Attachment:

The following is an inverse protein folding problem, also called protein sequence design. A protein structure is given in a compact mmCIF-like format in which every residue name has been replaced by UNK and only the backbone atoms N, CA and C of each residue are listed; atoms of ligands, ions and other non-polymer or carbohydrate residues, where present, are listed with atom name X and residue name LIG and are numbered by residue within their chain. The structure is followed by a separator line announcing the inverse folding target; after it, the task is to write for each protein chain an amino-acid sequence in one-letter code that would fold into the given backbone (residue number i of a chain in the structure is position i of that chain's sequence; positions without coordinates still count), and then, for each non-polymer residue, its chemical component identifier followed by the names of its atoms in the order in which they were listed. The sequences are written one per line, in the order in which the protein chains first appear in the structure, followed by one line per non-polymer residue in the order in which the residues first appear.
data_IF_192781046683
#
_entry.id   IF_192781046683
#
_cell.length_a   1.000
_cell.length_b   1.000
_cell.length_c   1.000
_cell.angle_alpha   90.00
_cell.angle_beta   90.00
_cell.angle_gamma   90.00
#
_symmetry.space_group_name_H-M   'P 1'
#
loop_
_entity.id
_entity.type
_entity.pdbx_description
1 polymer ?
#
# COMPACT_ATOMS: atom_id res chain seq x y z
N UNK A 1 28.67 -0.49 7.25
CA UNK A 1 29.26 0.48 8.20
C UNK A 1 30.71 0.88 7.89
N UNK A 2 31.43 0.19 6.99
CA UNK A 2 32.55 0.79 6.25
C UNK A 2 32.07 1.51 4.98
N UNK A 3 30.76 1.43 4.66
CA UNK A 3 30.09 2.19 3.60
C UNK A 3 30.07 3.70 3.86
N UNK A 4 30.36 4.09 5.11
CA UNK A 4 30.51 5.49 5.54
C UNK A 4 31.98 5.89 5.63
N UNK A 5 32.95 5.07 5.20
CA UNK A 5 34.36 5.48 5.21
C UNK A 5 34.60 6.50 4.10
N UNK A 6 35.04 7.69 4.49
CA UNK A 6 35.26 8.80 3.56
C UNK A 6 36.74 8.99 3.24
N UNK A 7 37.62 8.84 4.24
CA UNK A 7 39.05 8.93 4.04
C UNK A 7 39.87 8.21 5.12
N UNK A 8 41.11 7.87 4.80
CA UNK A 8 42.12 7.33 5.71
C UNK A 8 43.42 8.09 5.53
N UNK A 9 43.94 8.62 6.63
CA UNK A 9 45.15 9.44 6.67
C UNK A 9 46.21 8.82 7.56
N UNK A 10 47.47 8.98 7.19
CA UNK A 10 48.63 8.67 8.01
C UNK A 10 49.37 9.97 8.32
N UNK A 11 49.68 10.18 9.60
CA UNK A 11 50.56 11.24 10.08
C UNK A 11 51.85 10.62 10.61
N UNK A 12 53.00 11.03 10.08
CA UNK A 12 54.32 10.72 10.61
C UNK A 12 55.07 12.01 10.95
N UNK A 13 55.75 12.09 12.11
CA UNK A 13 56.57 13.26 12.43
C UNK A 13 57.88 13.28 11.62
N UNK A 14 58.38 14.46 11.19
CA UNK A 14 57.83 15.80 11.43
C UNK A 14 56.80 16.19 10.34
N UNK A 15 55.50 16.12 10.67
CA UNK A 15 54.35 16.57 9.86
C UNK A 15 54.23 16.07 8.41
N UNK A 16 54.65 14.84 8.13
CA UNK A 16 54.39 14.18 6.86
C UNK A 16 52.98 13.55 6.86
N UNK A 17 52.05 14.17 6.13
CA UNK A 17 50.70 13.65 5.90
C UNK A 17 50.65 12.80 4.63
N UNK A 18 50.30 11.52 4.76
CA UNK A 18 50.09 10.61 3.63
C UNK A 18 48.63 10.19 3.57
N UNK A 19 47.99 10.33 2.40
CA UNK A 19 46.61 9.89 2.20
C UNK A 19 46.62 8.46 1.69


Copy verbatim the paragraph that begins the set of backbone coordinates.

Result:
The following is an inverse protein folding problem, also called protein sequence design. A protein structure is given in a compact mmCIF-like format in which every residue name has been replaced by UNK and only the backbone atoms N, CA and C of each residue are listed; atoms of ligands, ions and other non-polymer or carbohydrate residues, where present, are listed with atom name X and residue name LIG and are numbered by residue within their chain. The structure is followed by a separator line announcing the inverse folding target; after it, the task is to write for each protein chain an amino-acid sequence in one-letter code that would fold into the given backbone (residue number i of a chain in the structure is position i of that chain's sequence; positions without coordinates still count), and then, for each non-polymer residue, its chemical component identifier followed by the names of its atoms in the order in which they were listed. The sequences are written one per line, in the order in which the protein chains first appear in the structure, followed by one line per non-polymer residue in the order in which the residues first appear.